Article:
Film showing was not resumed until 1900. The man who opened the first hall exclusively for movie viewing that year was a British named Walgrah who naturally called his establishment Cine Walgrah, located at No. 60 Calle Santa Rosa in Intramuros. The second movie house was opened in 1902 by a Spanish entrepreneur, Samuel Rebarber, who called his building, Gran Cinematografo Parisien, located at No. 80, Calle Crespo, Quiapo. In 1903, Jose Jimenez, a stage backdrop painter, set up the first Filipino-owned movie theater, the Cinematograpo Rizal. This was located on Azcarraga street, in front of Tutuban Train Station

       The assurance of abundant and continuous supply of films at cheap introductory prices brought a landslide  of movie theaters. The first of these was Cine Anda which opened on August 8, 1909, operated by two American Manila Policemen, Frank H. Goulette and Eddie Teague, others followed: It, Paz, Cabildo, Empire, Majestic,Comedis, Apollo, Ideal, Luz and Gaity appeared between 1909 and 1911. Zorilla, the vanguard of zarzuela and opera presentations, switched to showing films in late 1909, while Grand Opera House began to include movies in-between vaudeville number in 1910. Likewise, moviehouses mushroomed in the Provinces which had electricity . To date, among Asean countries, the Philippines has myriad moviehouses established from the urban to the remotest rural areas.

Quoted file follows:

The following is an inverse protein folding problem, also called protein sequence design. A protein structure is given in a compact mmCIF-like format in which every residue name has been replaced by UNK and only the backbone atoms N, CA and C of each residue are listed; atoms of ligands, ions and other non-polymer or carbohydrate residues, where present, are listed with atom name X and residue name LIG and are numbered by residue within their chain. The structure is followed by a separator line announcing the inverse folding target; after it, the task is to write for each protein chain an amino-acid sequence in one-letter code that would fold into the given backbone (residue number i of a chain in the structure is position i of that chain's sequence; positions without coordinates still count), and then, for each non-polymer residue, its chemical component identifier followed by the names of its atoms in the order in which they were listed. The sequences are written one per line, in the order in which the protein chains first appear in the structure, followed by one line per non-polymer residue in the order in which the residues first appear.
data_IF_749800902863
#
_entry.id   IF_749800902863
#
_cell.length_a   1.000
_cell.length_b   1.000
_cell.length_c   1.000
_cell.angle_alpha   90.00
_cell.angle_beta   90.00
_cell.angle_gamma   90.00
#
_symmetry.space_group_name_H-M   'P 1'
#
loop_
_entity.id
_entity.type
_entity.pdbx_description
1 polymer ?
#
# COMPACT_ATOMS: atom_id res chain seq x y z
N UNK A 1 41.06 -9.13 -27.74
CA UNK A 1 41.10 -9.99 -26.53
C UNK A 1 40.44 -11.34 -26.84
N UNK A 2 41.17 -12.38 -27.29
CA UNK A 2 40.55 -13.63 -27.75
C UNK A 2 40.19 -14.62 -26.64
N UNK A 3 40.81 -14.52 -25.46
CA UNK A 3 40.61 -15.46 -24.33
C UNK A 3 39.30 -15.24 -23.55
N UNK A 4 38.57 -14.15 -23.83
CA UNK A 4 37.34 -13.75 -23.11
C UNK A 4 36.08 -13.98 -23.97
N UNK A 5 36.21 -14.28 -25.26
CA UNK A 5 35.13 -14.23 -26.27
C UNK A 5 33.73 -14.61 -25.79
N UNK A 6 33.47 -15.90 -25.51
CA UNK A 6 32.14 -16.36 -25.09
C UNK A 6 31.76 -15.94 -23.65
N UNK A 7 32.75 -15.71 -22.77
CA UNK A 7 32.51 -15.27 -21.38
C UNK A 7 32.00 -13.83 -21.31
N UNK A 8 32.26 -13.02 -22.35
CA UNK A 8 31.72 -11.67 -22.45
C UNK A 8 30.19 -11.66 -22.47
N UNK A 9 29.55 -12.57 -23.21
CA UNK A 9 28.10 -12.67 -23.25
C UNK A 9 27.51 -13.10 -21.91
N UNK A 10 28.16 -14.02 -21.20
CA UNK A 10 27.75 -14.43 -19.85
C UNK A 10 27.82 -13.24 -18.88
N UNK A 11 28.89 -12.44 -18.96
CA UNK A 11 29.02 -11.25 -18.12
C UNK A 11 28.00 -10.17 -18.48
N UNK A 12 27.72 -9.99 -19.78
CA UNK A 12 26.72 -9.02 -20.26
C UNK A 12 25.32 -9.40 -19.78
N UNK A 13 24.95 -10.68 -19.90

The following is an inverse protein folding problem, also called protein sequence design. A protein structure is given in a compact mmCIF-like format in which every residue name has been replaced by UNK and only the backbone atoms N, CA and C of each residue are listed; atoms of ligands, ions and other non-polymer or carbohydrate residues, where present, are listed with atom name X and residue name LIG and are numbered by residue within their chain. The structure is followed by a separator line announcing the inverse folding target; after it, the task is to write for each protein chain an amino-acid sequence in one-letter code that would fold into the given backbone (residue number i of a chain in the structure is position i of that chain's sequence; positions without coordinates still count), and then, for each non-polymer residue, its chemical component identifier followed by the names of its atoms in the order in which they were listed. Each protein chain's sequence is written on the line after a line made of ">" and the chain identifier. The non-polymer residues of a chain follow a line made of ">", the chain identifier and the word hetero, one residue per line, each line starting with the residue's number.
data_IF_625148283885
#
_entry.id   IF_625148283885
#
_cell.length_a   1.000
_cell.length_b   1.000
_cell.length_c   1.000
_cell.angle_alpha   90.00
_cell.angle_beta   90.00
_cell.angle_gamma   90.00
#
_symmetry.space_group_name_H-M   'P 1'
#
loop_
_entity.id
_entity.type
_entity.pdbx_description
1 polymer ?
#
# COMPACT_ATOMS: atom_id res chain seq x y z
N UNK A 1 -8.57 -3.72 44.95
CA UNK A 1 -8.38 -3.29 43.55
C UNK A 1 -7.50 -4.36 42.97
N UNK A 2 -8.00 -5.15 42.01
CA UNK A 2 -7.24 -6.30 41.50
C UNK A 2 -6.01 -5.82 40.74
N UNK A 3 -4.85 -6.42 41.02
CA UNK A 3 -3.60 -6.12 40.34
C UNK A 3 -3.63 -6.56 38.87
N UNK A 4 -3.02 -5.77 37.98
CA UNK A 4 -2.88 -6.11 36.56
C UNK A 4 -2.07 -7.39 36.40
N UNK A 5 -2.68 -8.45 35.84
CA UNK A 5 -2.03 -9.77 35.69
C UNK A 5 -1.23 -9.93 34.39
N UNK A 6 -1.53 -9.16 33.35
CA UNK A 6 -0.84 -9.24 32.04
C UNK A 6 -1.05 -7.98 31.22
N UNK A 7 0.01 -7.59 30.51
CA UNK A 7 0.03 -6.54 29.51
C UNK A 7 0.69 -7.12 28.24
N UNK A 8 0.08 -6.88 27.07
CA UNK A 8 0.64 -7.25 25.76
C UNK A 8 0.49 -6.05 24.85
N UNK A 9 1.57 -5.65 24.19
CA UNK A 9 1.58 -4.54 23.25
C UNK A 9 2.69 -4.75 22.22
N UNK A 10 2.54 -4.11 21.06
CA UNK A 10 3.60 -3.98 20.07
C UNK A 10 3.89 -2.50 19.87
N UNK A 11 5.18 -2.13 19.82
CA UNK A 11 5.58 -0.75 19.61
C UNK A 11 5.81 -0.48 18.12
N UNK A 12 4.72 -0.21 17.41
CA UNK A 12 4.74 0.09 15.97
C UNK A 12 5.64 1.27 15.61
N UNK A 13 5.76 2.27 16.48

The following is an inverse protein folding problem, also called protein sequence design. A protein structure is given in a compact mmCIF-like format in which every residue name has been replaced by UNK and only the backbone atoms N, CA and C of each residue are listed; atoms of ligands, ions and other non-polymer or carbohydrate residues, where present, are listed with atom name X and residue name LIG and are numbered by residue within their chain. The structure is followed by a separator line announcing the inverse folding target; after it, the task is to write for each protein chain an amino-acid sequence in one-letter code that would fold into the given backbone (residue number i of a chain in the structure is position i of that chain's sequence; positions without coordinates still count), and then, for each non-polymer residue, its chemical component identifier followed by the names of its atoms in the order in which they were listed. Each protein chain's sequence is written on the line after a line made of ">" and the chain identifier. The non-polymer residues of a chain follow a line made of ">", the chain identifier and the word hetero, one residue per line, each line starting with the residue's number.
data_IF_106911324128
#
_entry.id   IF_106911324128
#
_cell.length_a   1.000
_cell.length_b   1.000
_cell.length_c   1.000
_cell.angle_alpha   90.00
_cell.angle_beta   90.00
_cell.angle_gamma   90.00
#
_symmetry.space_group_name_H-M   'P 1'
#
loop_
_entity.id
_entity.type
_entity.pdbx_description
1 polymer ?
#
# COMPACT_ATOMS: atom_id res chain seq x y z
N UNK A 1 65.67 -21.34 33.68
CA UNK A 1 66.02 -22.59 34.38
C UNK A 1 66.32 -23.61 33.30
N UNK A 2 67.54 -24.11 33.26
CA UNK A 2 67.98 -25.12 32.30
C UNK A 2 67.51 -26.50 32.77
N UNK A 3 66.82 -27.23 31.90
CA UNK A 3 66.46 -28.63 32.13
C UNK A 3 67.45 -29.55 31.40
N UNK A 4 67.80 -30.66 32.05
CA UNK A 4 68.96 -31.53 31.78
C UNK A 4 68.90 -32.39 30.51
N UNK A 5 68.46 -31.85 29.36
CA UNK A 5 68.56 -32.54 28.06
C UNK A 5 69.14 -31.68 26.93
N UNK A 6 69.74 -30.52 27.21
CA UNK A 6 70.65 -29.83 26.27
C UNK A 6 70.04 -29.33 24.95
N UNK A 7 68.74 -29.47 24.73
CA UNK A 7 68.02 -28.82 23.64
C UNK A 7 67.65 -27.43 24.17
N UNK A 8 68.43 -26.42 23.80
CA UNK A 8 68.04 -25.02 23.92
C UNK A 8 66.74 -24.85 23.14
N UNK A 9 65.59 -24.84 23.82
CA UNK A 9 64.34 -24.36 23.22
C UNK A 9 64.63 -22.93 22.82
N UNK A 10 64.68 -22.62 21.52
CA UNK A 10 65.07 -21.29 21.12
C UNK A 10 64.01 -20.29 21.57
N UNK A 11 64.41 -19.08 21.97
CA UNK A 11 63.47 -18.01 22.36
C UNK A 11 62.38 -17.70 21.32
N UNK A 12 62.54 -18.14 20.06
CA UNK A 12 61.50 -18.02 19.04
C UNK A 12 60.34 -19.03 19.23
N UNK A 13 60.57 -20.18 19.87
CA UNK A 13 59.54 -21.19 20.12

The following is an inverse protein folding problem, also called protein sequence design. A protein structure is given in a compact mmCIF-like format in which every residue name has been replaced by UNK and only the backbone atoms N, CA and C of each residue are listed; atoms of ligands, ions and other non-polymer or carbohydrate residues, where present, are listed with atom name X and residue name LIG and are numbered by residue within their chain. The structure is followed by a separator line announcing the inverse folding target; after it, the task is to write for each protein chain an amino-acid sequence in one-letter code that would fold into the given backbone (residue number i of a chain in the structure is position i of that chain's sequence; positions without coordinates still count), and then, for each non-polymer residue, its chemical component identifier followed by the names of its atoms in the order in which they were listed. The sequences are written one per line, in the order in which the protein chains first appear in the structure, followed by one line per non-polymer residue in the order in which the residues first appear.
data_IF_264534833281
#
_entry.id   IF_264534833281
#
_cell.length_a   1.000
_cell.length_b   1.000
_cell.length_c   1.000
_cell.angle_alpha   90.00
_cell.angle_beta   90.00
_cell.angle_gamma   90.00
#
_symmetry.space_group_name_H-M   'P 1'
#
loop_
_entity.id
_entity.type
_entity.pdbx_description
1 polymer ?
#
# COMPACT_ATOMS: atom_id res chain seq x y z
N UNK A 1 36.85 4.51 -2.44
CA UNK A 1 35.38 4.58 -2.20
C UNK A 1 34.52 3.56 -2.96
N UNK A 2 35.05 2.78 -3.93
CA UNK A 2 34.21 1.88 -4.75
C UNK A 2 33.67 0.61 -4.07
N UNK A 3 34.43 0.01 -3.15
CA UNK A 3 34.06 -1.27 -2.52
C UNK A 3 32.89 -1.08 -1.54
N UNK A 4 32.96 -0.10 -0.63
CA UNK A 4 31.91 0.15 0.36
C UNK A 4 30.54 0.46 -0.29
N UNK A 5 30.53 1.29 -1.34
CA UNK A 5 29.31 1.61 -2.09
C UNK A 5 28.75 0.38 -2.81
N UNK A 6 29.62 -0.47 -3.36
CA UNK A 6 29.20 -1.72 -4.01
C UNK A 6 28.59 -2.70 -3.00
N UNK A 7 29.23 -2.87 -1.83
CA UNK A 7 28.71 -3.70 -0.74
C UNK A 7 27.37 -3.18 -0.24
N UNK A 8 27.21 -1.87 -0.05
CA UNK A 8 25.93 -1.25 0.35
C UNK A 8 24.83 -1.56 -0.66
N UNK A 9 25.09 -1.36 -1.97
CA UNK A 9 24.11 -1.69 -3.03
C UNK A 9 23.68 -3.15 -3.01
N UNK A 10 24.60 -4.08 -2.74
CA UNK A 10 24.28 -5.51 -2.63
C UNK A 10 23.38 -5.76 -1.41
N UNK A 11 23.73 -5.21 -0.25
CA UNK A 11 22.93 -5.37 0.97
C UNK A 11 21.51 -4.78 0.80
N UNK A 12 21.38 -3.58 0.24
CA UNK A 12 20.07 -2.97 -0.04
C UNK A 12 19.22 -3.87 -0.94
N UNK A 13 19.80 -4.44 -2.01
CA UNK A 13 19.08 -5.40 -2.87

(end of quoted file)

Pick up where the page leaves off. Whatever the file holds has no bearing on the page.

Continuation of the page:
First Feature Film Produced in the Philippines

       The first story film made in the Philippines- Rose of the Philippines may have been produced on location in Manila in 1909 by the IMP Company– Carl Laemmele’s Independent Moving Picture Company, out of which grew the Universal Pictures Corporation. Some film historians dispute this contending it must have been a slide show. But the IMP released this 760 foot film (eight minute’s screening time) in the U.S. theaters in January, 1910. When it was released in Manila in 1911, Rose of the Philippines, was advertised in the Manila Times as “among the first films produced locally-a dramatic story  from the days of the Empire.”